Accused drug kingpin Joaquin “El Chapo” Guzmán will be visited by a defense psychologist next week who will help determine if his mental deterioration under maximum security jail conditions might threaten his ability to stand trial, his lawyer said at a hearing Wednesday.
Brooklyn U.S. District Judge Brian Cogan approved the meeting but declined to lift the ban on contact visits imposed on Guzmán for his first meeting with the shrink. “There’s no need for a contact visit at this time,” the judge said.
Guzmán’s lawyers have been complaining since his January extradition from Mexico about high-security conditions at the federal jail in Manhattan, which isolate him from other prisoners, limit family visits and keep visitors behind Plexiglas. He escaped twice from Mexican prisons.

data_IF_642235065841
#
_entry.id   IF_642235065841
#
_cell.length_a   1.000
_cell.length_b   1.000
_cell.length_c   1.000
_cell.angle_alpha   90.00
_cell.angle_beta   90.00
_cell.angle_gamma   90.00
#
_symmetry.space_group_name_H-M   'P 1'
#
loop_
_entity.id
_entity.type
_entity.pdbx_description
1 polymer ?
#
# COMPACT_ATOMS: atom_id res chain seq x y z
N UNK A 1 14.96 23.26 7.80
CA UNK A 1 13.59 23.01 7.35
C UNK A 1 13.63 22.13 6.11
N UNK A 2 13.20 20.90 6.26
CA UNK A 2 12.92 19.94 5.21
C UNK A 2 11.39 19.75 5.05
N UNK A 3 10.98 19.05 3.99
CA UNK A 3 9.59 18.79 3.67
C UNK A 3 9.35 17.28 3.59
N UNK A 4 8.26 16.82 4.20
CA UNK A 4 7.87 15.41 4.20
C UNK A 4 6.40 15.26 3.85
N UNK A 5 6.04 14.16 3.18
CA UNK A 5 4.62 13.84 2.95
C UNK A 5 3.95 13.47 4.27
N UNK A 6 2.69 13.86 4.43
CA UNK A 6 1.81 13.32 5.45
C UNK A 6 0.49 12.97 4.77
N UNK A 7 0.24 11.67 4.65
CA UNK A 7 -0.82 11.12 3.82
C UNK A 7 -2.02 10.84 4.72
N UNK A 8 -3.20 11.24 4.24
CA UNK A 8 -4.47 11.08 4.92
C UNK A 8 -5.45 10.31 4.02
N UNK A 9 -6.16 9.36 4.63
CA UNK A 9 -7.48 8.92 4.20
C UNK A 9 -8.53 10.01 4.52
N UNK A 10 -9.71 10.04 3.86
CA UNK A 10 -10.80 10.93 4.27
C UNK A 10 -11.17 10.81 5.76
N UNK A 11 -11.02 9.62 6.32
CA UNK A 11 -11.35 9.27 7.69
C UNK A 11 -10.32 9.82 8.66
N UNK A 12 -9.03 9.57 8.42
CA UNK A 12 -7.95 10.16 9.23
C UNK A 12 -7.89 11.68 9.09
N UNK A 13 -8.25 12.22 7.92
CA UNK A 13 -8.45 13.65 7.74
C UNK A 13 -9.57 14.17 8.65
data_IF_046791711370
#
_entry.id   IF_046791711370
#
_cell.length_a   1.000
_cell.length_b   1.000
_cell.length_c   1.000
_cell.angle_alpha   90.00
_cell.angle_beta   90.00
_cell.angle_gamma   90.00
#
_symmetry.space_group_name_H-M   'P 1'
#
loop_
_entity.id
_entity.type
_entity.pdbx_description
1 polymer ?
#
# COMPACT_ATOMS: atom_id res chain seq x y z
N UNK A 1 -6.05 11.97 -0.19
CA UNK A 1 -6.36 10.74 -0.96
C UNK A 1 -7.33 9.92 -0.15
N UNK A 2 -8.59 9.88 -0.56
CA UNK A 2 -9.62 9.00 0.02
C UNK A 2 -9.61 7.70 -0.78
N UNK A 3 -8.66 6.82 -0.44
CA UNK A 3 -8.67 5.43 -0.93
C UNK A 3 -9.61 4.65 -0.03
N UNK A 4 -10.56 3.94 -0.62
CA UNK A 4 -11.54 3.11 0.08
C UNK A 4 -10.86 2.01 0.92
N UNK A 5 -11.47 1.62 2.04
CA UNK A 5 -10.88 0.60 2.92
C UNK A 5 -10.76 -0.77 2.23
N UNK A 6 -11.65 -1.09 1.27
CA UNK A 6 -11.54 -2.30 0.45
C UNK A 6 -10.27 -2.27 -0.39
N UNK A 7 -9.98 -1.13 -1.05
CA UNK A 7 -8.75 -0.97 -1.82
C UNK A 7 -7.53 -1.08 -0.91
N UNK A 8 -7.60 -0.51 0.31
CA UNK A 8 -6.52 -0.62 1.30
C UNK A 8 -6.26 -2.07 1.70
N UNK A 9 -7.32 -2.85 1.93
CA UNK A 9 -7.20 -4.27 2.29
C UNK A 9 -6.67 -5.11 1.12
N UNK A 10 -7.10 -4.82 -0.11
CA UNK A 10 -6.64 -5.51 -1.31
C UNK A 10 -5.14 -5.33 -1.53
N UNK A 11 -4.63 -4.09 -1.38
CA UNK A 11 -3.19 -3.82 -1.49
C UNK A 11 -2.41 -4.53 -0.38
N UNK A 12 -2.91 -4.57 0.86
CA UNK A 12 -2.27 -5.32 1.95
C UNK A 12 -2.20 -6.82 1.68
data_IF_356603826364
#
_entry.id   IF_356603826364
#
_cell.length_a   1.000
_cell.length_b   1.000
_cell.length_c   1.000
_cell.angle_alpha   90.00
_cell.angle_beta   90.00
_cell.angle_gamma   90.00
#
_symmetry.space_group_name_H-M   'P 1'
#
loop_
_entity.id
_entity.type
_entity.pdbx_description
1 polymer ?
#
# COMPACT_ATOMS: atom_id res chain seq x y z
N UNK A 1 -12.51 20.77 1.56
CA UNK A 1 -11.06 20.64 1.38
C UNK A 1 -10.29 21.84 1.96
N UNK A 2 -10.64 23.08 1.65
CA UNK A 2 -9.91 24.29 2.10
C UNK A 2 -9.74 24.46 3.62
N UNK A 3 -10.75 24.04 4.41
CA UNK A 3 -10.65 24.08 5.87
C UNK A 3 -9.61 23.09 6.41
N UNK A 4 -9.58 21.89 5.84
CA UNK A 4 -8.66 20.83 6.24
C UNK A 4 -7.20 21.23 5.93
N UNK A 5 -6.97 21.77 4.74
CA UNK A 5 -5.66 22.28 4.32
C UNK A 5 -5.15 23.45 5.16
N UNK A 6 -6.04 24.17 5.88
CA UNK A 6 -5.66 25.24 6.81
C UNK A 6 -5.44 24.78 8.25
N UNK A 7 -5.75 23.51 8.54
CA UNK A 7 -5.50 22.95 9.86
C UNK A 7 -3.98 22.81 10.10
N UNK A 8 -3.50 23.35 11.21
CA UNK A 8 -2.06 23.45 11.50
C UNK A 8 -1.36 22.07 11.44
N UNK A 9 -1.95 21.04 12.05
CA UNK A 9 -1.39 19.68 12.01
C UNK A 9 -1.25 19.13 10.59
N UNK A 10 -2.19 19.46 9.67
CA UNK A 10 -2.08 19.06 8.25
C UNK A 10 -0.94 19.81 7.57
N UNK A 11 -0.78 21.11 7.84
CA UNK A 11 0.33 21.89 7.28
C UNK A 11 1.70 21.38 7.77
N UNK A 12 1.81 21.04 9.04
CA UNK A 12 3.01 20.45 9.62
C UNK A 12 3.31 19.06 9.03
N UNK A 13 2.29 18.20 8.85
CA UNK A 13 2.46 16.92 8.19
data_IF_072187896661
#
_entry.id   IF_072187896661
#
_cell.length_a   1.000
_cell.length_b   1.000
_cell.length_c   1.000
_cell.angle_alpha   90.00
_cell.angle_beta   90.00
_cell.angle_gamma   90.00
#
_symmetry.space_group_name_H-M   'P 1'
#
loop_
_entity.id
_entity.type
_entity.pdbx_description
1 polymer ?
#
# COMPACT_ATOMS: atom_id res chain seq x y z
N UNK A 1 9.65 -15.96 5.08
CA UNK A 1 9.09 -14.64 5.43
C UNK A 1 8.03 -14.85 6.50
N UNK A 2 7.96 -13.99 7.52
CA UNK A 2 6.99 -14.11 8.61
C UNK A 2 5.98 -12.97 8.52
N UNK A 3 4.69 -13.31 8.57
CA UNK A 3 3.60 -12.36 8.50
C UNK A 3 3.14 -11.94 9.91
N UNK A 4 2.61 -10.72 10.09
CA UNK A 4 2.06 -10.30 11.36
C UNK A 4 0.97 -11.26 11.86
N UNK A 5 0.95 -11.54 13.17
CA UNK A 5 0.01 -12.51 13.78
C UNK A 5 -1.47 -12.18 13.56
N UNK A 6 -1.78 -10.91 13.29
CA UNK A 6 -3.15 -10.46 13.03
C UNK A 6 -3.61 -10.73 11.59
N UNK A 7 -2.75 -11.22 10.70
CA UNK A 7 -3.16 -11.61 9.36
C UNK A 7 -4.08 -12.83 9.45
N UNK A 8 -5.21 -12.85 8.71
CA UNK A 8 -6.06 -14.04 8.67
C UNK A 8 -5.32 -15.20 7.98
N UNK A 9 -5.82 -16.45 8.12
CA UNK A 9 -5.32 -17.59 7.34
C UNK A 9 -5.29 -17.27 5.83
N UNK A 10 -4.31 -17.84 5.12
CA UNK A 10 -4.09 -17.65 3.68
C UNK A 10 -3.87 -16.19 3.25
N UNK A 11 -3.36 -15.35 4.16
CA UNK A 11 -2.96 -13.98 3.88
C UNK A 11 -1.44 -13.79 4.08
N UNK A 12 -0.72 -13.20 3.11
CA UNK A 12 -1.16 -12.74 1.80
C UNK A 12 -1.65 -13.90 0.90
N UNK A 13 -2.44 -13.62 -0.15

Lawyer Eduardo Balarezo told reporters after the hearing he has seen signs of memory loss and other problems after 10 months in isolation, and would use the psychologist’s visit to renew requests for less restrictive conditions “unless they are severe enough that they are affecting his competency.”
In a letter filed late last week, he warned Cogan that mental decline could prevent Guzmán from standing trial if he can’t effectively assist his lawyers in preparing.
“At this time, counsel does not allege that Mr. Guzmán is not competent,” Balarezo said. “Rather, counsel suggests that Mr. Guzmán’s condition may eventually result in a finding of incompetence if it is not addressed soon.”
Guzmán is charged with heading the Sinaloa cartel and using murder and violence to control a drug trafficking enterprise that smuggled 20 tons of cocaine into the United States. His trial is scheduled for April and Cogan scheduled the next hearing in the case for Jan. 19.